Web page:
3. The apparatus of claim 2, wherein both the second and third resilient members are coil springs.
4. The apparatus of any one of claims 1 to 3, wherein the top surface of the transducer directly contacts the lower surface of the shot collision propagating member without using an adhesive on the contacting surfaces.
5. The apparatus of any one of claims 1 to 3, wherein contacting surfaces of the top surface of the transducer and the lower surface of the shot collision propagating member that contact each other have an average roughness of 3 μm or less.
6. An improved apparatus for detecting an intensity of shot peening by detecting at least one of the number of shot that have collided with the apparatus and an intensity of the colliding shot, comprising:
a box-like case having an opening at a top thereof;
a resilient member disposed under the top of the case;
a supporting member resiliently supported in the case between the resilient member and a great-load deformable coil spring which is mounted in the case, the supporting member having a lower portion and a hollow, upper portion, the hollow, upper portion including a small-load deformable coil spring mounted therein and an intermediate supporting portion mounted on the small-load deformable coil spring;
a shot collision propagating member mounted in the hollow, upper portion of the supporting member to close the opening of the top of the box-like case by way of the resilient member, the shot collision propagating member producing and propagating an elastic wave when a shot collides with the resilient member;
a transducer, for receiving the propagating elastic wave from the shot collision propagating member and converting the elastic wave to high frequency signals, disposed in the hollow, upper portion and resiliently supported by the small-load deformable coil spring through the intermediate supporting portion such that a top surface of the transducer contacts a lower surface of the shot collision propagating member; and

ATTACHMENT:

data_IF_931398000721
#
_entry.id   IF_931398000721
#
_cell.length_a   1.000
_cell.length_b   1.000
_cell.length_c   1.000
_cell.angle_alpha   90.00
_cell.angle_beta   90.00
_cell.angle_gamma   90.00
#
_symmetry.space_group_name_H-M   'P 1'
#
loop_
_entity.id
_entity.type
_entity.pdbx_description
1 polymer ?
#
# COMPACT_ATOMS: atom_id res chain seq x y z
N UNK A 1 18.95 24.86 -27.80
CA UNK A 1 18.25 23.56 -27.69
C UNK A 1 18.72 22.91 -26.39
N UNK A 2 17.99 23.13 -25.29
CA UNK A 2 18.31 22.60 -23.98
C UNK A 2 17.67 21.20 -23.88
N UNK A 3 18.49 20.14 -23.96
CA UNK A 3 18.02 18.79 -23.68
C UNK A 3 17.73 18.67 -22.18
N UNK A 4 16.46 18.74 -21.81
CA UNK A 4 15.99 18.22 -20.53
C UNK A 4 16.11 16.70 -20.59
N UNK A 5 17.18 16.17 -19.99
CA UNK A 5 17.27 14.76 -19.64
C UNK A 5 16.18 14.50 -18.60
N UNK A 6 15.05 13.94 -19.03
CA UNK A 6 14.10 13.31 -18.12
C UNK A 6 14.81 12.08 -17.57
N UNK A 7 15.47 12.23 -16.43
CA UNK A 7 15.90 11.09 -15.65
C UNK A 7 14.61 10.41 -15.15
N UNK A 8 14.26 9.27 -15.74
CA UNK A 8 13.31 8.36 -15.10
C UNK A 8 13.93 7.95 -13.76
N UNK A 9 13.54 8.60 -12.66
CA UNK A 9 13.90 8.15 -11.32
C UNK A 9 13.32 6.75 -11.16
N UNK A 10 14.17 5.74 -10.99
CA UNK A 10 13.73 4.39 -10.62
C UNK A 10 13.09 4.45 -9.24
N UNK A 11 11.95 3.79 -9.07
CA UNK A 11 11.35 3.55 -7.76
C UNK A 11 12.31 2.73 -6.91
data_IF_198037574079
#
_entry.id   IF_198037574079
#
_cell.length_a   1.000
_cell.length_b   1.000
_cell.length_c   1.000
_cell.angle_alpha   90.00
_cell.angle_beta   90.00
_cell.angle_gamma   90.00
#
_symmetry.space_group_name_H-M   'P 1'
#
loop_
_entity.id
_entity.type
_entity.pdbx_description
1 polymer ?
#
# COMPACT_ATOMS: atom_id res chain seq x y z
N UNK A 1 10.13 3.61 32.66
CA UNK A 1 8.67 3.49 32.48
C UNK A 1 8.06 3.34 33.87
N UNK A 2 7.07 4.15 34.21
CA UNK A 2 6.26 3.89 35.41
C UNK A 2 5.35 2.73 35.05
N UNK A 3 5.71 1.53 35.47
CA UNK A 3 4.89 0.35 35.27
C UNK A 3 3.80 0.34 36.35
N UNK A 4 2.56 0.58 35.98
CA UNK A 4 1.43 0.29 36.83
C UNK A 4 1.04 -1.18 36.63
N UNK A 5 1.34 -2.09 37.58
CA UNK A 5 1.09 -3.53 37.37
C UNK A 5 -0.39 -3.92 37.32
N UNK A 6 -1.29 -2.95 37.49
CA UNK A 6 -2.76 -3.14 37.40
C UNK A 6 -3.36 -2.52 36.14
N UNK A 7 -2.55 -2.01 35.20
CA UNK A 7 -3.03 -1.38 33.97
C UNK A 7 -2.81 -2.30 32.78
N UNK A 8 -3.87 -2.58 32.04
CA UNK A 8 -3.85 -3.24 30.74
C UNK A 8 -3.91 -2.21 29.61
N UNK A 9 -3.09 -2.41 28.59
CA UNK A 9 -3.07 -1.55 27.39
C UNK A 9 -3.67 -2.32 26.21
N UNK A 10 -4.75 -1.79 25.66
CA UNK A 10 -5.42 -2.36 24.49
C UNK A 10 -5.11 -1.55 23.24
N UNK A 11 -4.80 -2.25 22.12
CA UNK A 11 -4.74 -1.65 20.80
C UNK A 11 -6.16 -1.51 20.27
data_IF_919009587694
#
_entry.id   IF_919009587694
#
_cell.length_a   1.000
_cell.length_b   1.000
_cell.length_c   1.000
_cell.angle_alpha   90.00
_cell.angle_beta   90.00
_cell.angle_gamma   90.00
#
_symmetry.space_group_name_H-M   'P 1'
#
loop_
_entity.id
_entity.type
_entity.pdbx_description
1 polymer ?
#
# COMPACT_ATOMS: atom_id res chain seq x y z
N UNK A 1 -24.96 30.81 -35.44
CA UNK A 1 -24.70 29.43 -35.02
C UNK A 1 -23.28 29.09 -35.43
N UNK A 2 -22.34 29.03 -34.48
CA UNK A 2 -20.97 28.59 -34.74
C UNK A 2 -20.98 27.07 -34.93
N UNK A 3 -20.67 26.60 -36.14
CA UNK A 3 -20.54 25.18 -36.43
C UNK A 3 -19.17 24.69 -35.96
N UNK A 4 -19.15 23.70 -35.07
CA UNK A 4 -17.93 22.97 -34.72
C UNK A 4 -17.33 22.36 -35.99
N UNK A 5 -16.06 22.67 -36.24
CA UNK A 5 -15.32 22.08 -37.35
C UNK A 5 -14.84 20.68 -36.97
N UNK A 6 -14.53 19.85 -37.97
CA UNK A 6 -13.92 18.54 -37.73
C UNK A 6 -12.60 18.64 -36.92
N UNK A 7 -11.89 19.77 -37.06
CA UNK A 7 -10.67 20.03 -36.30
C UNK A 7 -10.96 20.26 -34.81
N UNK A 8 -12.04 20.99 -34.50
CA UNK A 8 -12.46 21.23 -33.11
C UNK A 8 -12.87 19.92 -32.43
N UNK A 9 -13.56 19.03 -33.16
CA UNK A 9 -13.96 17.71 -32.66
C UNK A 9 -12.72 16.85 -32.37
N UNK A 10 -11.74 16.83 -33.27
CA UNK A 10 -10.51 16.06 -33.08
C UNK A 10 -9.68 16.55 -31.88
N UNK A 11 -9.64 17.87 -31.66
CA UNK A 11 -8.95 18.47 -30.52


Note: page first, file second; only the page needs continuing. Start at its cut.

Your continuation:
a cable passing through the supporting member to be connected at one end to the transducer and to be connected at the other end to a measuring circuit.
7. An improved apparatus for detecting an intensity of shot peening by detecting at least one of the number of shot that have collided with the apparatus and an intensity of the colliding shot, comprising:
a box-like case having a circular opening of 20 mm-10 mm in diameter at a top thereof;
a first resilient member disposed under the top of the case;
a hollow supporting member resiliently supported in the case between the first resilient member and a second resilient member which is mounted in the case, the hollow supporting member including a third resilient member mounted therein;
a shot collision propagating member supported by the hollow supporting member to close the opening of the top of the box-like case by way of the first resilient member, the shot collision propagating member producing and propagating an elastic wave when colliding with a shot;
a transducer, for receiving the propagating elastic wave from the shot collision propagating member and converting the elastic wave to high frequency signals, disposed in the hollow supporting member and resiliently supported by the third resilient member such that a top surface of the transducer contacts a lower surface of the shot collision propagating member; and
a cable passing through the hollow supporting member so as to be connected at one end to the transducer and to be connected at the other end to a measuring circuit,
wherein the apparatus is of a size so as to be carried by just one hand.
8. The apparatus of claim 7, wherein the case is made of a material selected from steel, a metal composite, ceramic, and a plastic composite.